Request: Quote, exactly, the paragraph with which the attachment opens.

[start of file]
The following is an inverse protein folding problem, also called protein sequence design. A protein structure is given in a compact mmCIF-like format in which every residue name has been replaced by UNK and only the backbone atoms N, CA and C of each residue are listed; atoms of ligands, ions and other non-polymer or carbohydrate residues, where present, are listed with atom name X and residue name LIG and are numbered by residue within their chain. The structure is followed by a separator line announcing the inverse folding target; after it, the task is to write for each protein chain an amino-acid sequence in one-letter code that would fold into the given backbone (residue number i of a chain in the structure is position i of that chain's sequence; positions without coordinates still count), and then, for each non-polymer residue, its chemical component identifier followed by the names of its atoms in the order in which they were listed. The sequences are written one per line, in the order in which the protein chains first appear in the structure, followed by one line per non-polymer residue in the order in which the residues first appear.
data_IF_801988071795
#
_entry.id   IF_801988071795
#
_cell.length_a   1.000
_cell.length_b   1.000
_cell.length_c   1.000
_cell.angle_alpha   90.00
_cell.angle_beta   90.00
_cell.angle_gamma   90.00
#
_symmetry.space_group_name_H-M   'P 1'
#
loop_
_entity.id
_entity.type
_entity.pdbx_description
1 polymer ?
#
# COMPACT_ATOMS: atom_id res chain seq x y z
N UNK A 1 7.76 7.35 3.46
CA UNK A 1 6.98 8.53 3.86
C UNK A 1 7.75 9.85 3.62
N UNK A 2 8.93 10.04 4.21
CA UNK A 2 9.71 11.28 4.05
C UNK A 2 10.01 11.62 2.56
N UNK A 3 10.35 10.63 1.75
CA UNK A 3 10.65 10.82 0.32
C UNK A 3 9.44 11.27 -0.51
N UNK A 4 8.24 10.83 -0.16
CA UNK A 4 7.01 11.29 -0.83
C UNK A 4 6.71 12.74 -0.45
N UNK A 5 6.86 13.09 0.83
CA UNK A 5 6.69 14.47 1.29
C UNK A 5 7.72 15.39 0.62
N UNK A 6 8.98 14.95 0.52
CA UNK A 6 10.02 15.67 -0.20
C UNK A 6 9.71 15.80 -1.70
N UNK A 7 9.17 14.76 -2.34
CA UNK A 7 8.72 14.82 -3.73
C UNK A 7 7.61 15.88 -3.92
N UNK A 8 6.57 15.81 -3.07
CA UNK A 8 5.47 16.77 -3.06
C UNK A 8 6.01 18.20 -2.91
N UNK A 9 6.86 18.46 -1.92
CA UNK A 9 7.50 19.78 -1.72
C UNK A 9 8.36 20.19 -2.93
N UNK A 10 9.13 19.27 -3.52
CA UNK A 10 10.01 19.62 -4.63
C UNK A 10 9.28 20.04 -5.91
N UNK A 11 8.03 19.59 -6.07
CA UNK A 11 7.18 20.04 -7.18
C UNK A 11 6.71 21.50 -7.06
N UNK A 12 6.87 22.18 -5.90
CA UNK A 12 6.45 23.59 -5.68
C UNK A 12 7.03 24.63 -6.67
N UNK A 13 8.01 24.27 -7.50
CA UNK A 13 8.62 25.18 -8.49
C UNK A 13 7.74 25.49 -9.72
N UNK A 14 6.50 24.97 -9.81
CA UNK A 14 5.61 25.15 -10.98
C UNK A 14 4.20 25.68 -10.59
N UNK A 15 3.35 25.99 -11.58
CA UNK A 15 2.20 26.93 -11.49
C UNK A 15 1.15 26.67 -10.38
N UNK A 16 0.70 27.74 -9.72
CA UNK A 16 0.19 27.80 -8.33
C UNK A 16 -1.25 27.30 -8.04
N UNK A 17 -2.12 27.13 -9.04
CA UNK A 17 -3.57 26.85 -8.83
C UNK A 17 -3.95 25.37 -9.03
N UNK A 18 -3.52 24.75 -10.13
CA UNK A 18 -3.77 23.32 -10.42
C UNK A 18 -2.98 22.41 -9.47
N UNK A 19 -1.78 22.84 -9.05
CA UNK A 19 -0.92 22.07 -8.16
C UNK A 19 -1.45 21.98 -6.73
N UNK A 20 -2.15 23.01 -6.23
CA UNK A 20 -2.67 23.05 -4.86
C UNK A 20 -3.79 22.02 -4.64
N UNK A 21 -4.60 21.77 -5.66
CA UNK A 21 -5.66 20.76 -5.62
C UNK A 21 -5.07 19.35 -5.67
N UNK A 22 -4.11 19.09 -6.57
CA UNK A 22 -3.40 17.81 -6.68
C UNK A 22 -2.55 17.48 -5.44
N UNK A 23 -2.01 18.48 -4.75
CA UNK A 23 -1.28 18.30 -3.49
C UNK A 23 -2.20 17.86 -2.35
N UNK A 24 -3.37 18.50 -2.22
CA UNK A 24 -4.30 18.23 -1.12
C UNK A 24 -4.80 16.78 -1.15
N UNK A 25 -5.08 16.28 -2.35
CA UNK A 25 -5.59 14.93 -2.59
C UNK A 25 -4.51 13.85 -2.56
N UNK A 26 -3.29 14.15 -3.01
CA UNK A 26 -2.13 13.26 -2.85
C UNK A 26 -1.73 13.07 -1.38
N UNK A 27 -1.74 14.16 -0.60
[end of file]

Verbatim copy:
The following is an inverse protein folding problem, also called protein sequence design. A protein structure is given in a compact mmCIF-like format in which every residue name has been replaced by UNK and only the backbone atoms N, CA and C of each residue are listed; atoms of ligands, ions and other non-polymer or carbohydrate residues, where present, are listed with atom name X and residue name LIG and are numbered by residue within their chain. The structure is followed by a separator line announcing the inverse folding target; after it, the task is to write for each protein chain an amino-acid sequence in one-letter code that would fold into the given backbone (residue number i of a chain in the structure is position i of that chain's sequence; positions without coordinates still count), and then, for each non-polymer residue, its chemical component identifier followed by the names of its atoms in the order in which they were listed. The sequences are written one per line, in the order in which the protein chains first appear in the structure, followed by one line per non-polymer residue in the order in which the residues first appear.